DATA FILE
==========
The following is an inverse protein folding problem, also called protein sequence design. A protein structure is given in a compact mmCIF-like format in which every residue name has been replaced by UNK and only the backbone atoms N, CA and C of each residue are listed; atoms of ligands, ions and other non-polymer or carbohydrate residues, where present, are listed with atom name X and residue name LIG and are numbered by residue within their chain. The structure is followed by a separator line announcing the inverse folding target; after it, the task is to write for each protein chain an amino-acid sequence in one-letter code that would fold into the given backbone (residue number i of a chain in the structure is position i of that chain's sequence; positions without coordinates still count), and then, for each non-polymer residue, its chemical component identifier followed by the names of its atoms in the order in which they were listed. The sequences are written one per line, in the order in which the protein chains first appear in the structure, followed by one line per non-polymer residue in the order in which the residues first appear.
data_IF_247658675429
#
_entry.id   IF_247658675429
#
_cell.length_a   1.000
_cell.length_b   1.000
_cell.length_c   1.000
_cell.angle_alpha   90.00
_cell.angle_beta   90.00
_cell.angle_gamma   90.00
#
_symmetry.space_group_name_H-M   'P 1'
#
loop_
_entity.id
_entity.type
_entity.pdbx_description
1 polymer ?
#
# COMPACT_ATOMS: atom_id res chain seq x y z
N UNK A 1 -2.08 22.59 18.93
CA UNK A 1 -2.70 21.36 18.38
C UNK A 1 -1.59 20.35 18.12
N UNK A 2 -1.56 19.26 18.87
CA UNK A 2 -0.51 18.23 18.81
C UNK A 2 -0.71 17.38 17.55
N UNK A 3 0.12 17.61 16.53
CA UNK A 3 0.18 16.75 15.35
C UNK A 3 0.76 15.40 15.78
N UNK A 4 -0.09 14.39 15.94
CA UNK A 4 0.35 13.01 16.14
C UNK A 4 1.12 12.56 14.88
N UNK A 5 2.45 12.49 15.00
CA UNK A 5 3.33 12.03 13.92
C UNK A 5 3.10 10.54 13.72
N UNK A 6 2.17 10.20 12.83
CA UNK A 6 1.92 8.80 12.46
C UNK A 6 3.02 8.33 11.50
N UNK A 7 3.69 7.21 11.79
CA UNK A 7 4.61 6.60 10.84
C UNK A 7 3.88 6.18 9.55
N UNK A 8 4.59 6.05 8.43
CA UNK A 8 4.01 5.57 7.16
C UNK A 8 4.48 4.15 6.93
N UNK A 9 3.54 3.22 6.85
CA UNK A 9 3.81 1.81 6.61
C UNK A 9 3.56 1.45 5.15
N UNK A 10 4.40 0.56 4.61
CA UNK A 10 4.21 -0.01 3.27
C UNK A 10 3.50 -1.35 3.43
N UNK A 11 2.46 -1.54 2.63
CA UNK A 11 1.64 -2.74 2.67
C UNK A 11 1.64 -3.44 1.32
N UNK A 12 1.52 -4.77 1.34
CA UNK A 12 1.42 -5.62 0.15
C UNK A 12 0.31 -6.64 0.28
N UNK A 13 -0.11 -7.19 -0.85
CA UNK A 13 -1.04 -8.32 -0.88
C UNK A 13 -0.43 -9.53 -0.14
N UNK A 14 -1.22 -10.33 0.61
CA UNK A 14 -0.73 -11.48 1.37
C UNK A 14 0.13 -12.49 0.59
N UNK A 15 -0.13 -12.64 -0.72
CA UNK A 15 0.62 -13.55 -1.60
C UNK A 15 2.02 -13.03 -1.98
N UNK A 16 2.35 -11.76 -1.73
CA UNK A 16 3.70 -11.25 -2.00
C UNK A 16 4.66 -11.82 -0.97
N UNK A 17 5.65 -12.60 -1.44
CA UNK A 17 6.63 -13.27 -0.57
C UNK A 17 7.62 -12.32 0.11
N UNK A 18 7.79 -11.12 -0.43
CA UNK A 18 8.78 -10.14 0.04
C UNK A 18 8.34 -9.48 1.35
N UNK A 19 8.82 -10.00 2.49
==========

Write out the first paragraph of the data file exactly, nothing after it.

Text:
The following is an inverse protein folding problem, also called protein sequence design. A protein structure is given in a compact mmCIF-like format in which every residue name has been replaced by UNK and only the backbone atoms N, CA and C of each residue are listed; atoms of ligands, ions and other non-polymer or carbohydrate residues, where present, are listed with atom name X and residue name LIG and are numbered by residue within their chain. The structure is followed by a separator line announcing the inverse folding target; after it, the task is to write for each protein chain an amino-acid sequence in one-letter code that would fold into the given backbone (residue number i of a chain in the structure is position i of that chain's sequence; positions without coordinates still count), and then, for each non-polymer residue, its chemical component identifier followed by the names of its atoms in the order in which they were listed. The sequences are written one per line, in the order in which the protein chains first appear in the structure, followed by one line per non-polymer residue in the order in which the residues first appear.